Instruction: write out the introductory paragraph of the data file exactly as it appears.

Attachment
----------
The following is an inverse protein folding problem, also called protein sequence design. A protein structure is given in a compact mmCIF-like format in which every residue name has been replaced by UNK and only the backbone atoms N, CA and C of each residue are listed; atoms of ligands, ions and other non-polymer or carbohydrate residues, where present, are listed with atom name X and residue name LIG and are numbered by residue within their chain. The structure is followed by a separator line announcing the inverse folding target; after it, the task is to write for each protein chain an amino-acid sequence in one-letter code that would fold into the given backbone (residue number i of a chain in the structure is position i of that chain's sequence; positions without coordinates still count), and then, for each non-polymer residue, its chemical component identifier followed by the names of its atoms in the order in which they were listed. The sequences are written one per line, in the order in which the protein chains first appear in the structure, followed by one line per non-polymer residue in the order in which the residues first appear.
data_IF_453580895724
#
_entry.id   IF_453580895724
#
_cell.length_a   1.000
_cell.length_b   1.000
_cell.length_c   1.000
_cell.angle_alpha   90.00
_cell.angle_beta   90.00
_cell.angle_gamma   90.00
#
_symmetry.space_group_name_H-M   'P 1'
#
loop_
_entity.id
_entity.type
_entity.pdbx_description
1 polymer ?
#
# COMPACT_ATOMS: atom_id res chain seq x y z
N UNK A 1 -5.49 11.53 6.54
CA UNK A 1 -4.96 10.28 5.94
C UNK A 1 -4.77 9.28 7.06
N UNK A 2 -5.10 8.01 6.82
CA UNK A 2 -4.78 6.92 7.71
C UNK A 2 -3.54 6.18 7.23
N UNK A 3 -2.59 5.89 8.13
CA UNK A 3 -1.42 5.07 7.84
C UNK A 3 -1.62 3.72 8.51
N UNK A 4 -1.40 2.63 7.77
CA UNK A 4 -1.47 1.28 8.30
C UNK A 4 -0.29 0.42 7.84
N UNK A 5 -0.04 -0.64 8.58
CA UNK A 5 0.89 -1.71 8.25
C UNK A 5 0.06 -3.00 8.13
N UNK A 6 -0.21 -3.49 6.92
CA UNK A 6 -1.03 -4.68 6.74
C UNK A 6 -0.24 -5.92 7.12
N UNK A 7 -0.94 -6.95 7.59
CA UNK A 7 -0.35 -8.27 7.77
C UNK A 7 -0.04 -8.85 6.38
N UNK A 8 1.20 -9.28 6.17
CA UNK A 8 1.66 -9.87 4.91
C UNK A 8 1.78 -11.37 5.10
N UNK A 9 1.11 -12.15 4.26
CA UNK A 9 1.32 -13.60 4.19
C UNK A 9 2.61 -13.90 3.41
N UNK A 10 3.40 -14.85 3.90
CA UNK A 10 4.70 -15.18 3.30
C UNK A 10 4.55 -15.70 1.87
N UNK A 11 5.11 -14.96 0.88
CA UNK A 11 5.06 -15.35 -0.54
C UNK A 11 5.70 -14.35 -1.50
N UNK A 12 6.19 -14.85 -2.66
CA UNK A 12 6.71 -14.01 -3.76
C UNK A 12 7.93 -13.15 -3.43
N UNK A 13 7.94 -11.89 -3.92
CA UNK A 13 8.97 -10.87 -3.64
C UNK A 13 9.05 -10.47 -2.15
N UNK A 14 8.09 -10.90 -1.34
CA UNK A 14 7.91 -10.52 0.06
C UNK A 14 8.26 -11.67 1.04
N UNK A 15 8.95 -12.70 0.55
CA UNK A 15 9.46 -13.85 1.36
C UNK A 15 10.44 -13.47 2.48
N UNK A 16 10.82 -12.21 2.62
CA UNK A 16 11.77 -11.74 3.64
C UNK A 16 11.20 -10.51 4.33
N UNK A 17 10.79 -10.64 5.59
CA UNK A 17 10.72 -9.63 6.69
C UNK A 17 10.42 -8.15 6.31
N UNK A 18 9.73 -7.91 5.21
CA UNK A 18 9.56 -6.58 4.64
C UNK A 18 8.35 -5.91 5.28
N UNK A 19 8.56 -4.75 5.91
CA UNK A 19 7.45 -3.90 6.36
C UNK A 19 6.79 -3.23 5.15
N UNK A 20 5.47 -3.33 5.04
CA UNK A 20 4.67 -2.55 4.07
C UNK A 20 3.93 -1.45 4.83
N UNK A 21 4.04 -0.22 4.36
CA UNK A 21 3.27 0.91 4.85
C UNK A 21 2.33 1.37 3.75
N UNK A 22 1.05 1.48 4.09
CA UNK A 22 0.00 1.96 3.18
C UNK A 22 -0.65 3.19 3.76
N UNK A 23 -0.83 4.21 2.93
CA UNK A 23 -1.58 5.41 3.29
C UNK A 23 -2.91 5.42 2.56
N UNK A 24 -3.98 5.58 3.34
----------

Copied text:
The following is an inverse protein folding problem, also called protein sequence design. A protein structure is given in a compact mmCIF-like format in which every residue name has been replaced by UNK and only the backbone atoms N, CA and C of each residue are listed; atoms of ligands, ions and other non-polymer or carbohydrate residues, where present, are listed with atom name X and residue name LIG and are numbered by residue within their chain. The structure is followed by a separator line announcing the inverse folding target; after it, the task is to write for each protein chain an amino-acid sequence in one-letter code that would fold into the given backbone (residue number i of a chain in the structure is position i of that chain's sequence; positions without coordinates still count), and then, for each non-polymer residue, its chemical component identifier followed by the names of its atoms in the order in which they were listed. The sequences are written one per line, in the order in which the protein chains first appear in the structure, followed by one line per non-polymer residue in the order in which the residues first appear.